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Notes on the Bible, by Albert Barnes, [1834], at

Genesis Chapter 40

- Joseph in Prison

An uncomplaining patience and an unhesitating hopefulness keep the breast of Joseph in calm tranquillity. There is a God above, and that God is with him. His soul swerves not from this feeling. Meanwhile, new and distinguished prisoners are introduced into his place of confinement.

Gen 40:1-4

The chief butler and chief baker, high officials in Pharaoh's court, come under the displeasure of their sovereign. "In the house of the captain of the guards." It appears that this officer's establishment contained the keep in which Joseph and these criminals were confined. "Charged Joseph with them." As Joseph was his slave, and these were state prisoners, he appointed him to wait upon them. It is probable that Joseph's character had been somewhat re-established with him during his residence in the prison.

Gen 40:5-8

These prisoners dream, "each according to the interpretation of his dream," the imagery of which was suited to indicate his future state. They were sad - anxious to know the meaning of these impressive dreams. "Why are your forces bad today?" Joseph keeps up his character of frank composure. "Do not interpretations belong to God?" In his past history he had learned that dreams themselves come from God. And when he adds, "Tell them now to me," he intimates that God would enable him to interpret their dreams. Here again he uses the general name of God, which was common to him with the pagan.

Gen 40:9-15

The chief butler now recites his dream. "Pressed them into Pharaoh's cup." The imagery of the dream is not intended to intimate that Pharaoh drank only the fresh juice of the grape. It only expresses by a natural figure the source of wine, and possibly the duty of the chief butler to understand and superintend the whole process of its formation. Egypt was not only a corn, but a vine country. The interpretation of this dream was very obvious and natural; yet not without a divine intimation could it be known that the "three branches were three days." Joseph, in the quiet confidence that his interpretation would prove correct, begs the chief butler to remember him and endeavor to procure his release. "Stolen, stolen was I." He assures him that he was not a criminal, and that his enslavement was an act of wrongful violence - a robbery by the strong hand. "From the land of the Hebrews;" a very remarkable expression, as it strongly favors the presumption that the Hebrews inhabited the country before Kenaan took possession of it. "I have not done aught." Joseph pleads innocence, and claims liberation, not as an unmerited favor, but as a right. "The pit." The pit without water seems to have been the primitive place of confinement for culprits.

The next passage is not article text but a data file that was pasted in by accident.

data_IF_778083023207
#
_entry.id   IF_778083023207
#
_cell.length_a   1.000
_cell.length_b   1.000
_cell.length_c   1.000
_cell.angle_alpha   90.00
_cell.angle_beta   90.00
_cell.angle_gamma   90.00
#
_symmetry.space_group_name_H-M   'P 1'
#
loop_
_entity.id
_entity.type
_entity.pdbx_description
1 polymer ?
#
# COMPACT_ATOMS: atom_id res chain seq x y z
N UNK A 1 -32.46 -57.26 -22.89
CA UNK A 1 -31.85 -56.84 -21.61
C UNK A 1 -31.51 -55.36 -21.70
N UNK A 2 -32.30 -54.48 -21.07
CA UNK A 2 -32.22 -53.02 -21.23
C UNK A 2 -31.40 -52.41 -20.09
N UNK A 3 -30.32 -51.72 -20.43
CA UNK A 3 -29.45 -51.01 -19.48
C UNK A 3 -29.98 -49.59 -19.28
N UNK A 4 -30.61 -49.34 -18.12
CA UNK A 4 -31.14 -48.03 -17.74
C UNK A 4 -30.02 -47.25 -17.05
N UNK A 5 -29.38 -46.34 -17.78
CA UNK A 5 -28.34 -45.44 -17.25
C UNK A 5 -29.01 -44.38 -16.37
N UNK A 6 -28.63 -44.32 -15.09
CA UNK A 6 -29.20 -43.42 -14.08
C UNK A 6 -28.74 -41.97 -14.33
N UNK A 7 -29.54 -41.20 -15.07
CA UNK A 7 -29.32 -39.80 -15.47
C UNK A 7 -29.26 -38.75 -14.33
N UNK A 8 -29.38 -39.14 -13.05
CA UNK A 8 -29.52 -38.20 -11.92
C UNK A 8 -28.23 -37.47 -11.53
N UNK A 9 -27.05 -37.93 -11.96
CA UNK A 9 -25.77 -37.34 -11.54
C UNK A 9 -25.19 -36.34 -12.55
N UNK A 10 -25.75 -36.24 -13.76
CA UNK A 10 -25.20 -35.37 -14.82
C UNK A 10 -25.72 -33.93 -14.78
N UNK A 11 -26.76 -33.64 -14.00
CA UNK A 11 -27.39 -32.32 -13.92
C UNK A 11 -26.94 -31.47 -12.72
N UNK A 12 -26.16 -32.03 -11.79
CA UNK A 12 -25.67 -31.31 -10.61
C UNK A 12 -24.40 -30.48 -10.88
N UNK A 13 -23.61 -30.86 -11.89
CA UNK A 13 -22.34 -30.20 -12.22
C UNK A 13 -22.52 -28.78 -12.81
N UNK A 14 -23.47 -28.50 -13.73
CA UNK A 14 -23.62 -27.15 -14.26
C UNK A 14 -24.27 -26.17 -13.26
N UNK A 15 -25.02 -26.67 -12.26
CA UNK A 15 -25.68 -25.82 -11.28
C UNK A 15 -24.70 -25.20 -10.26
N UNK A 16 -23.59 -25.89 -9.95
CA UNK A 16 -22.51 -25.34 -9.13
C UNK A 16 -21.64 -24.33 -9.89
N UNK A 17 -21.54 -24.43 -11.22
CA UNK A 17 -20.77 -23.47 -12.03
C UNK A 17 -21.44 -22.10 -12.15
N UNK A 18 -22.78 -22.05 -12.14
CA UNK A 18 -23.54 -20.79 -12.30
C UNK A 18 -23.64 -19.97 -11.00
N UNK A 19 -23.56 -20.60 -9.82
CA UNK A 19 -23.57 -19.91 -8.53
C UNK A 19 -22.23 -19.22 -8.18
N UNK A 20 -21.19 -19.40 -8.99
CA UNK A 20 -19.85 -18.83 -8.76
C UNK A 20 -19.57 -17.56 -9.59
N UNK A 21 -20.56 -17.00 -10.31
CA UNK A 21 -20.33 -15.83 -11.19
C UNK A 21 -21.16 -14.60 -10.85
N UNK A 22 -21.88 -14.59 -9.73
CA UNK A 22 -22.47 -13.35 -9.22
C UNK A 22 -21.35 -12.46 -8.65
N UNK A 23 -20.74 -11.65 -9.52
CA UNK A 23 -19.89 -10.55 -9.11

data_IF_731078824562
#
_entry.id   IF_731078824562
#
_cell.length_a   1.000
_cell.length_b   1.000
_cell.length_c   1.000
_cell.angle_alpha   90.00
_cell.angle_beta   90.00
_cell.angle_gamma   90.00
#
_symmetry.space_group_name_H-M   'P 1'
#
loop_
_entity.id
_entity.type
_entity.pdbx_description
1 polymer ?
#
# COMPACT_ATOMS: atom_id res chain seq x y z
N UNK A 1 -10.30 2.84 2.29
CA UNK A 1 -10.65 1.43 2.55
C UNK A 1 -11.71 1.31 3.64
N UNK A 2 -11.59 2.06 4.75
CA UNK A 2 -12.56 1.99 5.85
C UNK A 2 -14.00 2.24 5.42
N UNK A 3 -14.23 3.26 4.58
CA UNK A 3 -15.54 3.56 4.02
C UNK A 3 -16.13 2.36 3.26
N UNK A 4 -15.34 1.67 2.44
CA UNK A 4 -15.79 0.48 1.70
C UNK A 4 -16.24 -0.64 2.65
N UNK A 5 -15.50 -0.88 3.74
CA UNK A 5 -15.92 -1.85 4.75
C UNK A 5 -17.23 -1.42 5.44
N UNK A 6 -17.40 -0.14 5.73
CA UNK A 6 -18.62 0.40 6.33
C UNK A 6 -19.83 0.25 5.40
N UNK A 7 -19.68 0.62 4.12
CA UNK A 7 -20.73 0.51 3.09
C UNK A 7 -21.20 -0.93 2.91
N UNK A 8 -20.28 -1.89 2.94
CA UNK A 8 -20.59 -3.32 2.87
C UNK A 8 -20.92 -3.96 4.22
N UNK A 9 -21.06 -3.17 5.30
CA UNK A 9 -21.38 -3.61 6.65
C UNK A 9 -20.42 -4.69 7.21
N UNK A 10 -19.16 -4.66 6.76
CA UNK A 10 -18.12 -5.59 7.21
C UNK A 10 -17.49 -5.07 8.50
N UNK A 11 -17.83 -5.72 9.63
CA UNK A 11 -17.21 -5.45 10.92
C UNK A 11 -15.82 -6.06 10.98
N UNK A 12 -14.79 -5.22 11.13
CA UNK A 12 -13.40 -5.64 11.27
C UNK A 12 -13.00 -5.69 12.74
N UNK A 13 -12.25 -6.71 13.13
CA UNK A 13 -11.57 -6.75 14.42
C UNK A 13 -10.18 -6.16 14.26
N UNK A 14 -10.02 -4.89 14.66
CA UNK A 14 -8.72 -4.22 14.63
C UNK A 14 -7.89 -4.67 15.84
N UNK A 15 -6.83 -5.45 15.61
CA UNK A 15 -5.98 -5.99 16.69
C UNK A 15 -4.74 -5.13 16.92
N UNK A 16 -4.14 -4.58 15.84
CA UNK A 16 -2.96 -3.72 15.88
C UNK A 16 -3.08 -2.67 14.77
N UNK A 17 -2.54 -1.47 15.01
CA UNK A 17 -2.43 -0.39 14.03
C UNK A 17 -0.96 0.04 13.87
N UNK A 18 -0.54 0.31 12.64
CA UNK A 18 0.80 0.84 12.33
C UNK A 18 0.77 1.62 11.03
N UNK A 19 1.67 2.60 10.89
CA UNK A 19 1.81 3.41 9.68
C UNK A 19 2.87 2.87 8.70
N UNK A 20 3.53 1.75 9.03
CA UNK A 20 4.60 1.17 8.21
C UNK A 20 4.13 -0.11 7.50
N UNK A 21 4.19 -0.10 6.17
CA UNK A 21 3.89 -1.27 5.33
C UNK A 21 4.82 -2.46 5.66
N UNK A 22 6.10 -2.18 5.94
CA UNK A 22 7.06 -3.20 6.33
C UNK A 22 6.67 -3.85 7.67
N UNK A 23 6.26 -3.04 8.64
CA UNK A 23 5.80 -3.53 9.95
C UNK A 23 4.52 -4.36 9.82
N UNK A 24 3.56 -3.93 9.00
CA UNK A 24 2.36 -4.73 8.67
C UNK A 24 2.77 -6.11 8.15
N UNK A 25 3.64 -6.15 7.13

Gen 40:16-19

The chief baker is encouraged by this interpretation to tell his dream. "I also." He anticipates a favorable answer, from the remarkable likeness of the dreams. "On my head." It appears from the monuments of Egypt that it was the custom for men to carry articles on their heads. "All manner of baked meats" were also characteristic of a corn country. "Lift up thy head from upon thee." This part of the interpretation proves its divine origin. And hang thee - thy body, after being beheaded. This was a constant warning to all beholders.

Gen 40:20-23

The interpretations prove correct. "The birthday of Pharaoh." It is natural and proper for men to celebrate with thanksgiving the day of their birth, as life is a pure and positive blessing. The benign Creator gives only a happy and precious form of existence to those whom he endows with the capacity of estimating its value. A birthday feast cannot be without a chief butler and a chief baker, and hence, the fate of these criminals must be promptly decided. "Lifted up the head;" a phrase of double meaning. The chief butler remembers not Joseph. This is a case of frequent occurrence in this nether world. But there is One above who does not forget him. He will deliver him at the proper time.

Next: Genesis Chapter 41